Directed by Jessica M. Thompson (The End), The Invitation begins with Evie (Nathalie Emmanuel – Game Of Thrones) living in New York City. Evie is still grieving the loss of her mother and begrudgingly works as a waitress – her real passion is to become a potter.
Her life is turned upside down when upon completing an online DNA test she is contacted by the sophisticated Oliver (Hugh Skinner – Les Miserables), whom she learns from is her cousin and that she is related to one of the wealthiest families in England.
He invites her to what he says will be ‘the wedding of the year’ in England and pays for her airfares. On arrival in the UK, Evie meets Walter (Thomas Doherty – High Fidelity), the owner of the luxurious mansion she is staying at.
However, while Evie and Walter begin to explore what may be between them it is also obvious that something is viciously attacking the waiting staff at the mansion and that the household is hiding a dark secret.
This is one film where it is recommended that you should not watch the trailer before watching the film. The way this film works best is if you have no idea what the ‘horror’ that the household is hiding is. Nobody can say that The Invitation is a bad film because for the most part it holds the audience’s attention with suspense and intrigue.
Most audience members will find themselves drawn into the world that Evie finds herself in and for most of the film they will be trying to work out what horror lurks in the bowels of the mansion. The reveal might be a bit of a shock for some, not if you’ve watched the trailer though, as it gives it away, and it is that moment that makes this a watchable film.
Sadly though it is after that reveal that the film seems to fall away. With so much suspense building the film before that the film’s weak storyline is exposed for all to see once that intrigue is taken away. For the last quarter of the film it feels like Jessica M. Thompson and her screenwriter, Blair Butler (Hell Fest), lose control of the film. That last quarter just feels like Hollywood cliché after Hollywood cliché and while you do still find yourself on edge as to what will happen to Evie, it was nowhere near as intense as it was for the first three-quarters of the film.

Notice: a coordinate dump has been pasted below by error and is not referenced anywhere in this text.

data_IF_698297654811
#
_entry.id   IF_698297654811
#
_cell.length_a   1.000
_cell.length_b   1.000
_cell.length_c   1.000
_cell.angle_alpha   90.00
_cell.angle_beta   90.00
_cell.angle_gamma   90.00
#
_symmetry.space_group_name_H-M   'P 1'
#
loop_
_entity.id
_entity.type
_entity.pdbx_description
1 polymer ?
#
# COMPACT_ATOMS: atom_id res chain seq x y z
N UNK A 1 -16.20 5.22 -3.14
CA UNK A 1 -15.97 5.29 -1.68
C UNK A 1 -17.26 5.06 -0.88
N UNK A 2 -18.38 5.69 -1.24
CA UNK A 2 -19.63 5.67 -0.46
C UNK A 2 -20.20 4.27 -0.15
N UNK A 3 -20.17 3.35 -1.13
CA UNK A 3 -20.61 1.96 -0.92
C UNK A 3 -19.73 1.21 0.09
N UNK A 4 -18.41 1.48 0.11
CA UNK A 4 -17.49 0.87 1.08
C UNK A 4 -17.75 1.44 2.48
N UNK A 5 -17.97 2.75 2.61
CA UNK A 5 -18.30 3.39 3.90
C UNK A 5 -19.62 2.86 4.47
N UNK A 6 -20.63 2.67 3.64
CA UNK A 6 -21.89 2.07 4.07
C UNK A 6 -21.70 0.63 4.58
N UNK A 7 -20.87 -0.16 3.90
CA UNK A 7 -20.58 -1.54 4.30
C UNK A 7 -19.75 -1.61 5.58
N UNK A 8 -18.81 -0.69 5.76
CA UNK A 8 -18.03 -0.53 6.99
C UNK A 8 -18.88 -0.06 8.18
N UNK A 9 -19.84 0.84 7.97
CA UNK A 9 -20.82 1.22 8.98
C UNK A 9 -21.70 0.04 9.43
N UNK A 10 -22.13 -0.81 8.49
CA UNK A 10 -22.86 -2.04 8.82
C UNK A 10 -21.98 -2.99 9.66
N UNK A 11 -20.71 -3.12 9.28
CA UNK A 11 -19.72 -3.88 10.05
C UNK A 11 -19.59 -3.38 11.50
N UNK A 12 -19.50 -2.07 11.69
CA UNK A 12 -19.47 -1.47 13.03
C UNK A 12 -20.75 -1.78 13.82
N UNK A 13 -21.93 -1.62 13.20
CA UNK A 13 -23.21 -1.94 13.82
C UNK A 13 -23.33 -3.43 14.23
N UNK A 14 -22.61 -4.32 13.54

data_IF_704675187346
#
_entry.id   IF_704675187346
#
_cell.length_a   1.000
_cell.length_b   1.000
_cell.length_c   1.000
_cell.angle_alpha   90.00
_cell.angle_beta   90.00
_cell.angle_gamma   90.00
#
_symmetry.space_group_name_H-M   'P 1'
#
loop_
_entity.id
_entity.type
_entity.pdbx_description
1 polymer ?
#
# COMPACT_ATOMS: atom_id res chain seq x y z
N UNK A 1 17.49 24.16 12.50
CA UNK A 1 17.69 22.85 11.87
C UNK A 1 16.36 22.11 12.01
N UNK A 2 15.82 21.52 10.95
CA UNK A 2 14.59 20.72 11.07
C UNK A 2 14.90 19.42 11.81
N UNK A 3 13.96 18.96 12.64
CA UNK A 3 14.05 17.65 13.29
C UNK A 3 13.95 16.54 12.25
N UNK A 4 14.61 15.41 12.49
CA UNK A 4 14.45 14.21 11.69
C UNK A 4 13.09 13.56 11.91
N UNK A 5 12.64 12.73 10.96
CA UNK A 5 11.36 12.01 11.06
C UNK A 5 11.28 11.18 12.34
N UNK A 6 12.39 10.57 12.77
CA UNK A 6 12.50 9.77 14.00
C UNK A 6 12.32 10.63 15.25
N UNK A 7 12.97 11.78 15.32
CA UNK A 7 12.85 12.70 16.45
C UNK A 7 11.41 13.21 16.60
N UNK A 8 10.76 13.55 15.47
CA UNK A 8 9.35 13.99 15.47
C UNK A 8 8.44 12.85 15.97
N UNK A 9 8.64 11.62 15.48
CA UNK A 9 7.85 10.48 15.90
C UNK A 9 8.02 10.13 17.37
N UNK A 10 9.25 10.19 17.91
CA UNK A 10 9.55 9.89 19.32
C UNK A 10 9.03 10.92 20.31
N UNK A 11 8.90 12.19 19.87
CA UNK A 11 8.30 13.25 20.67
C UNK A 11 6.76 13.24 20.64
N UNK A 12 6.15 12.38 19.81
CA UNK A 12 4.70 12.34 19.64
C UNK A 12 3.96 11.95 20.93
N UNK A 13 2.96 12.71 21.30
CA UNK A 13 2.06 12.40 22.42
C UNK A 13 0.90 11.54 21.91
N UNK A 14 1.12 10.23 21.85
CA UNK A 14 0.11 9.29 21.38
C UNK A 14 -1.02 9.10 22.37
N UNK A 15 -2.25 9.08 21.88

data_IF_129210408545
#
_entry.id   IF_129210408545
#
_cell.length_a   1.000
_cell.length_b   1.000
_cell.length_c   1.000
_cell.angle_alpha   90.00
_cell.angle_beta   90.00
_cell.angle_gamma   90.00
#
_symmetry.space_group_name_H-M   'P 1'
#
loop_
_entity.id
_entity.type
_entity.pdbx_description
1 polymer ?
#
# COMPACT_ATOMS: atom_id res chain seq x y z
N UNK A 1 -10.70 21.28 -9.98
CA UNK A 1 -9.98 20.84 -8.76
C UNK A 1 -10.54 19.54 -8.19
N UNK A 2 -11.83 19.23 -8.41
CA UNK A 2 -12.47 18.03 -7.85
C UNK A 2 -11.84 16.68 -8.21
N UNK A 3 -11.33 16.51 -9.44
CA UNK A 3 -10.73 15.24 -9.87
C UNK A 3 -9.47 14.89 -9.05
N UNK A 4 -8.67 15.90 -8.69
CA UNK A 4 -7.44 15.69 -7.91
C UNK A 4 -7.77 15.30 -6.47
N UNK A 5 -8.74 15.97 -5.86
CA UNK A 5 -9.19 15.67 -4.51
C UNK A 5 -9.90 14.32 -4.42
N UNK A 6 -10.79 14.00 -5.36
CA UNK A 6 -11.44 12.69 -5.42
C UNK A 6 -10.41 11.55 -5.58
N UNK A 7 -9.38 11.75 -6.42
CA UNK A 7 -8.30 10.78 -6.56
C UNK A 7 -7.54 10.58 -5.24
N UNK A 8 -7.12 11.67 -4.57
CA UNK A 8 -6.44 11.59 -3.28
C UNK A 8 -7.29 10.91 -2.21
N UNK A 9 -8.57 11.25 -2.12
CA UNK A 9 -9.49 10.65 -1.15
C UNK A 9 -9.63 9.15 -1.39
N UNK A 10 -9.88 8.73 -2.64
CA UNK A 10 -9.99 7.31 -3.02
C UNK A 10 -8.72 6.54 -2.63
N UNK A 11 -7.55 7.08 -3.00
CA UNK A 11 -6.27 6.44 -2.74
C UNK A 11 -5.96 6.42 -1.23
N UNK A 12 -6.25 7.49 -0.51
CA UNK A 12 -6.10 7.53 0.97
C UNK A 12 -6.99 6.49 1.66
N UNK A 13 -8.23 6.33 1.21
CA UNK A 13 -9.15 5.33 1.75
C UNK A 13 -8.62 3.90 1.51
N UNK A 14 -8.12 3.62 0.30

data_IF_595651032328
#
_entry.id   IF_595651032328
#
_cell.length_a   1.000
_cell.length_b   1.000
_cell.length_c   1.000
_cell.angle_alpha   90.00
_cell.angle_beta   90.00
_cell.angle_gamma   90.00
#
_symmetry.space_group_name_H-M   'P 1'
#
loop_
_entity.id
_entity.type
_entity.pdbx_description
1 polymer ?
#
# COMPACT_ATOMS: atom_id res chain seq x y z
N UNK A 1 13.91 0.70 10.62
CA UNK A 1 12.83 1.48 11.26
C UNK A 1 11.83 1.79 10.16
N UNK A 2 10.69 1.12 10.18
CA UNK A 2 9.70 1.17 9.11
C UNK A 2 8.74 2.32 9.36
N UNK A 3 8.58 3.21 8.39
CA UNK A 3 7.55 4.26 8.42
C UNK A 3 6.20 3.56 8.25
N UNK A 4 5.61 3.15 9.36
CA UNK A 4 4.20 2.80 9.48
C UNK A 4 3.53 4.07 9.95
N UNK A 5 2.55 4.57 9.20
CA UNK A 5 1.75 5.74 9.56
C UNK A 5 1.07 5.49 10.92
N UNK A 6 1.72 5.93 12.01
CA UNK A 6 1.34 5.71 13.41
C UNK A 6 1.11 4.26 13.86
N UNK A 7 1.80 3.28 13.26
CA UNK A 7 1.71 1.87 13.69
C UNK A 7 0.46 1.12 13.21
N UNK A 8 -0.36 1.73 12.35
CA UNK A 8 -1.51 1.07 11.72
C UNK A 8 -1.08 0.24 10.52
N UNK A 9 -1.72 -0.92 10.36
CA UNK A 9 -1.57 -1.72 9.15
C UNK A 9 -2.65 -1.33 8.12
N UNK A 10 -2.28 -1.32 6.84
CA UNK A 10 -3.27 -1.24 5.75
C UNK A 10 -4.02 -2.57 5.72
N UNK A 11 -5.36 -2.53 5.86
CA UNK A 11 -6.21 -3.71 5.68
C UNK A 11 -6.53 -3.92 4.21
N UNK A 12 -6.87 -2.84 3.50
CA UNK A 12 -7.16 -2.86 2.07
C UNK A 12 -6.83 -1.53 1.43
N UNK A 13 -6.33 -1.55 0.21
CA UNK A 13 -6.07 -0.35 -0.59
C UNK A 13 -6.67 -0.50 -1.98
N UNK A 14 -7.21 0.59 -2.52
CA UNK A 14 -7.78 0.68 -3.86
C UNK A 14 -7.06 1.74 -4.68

What the film does do well is deliver a great message about the treatment of wait staff and how most of society still sees those that wait for them as a lesser class of person but at the same time what it does badly is a weak fumbling effort to tie the film’s plot into a classic piece of literature. That attempt is laughable and does nothing to improve the film at all.
Where The Invitation does come into its own though is with the performances of its leads. Nathalie Emmanuel shows throughout the film that she is an actress that is now more than capable of holding down the leading role in a film, while Thomas Doherty announces himself to the feature film world as an actor who can play both the romantic lead and the villain remarkably well. Off the back of The Invitation, it is easy to see that both are certainly stars on the rise.
The Invitation is certainly not the worst film of the film, but certainly be prepared for a film that has a less-than-satisfying finale.
The Invitation is currently screening in Phuket and is rated ‘13’
David Griffiths has been working as a film and music reviewer for over 20 years. That time has seen him work in radio, television and in print. You can follow him at www.facebook.com/subcultureentertainmentaus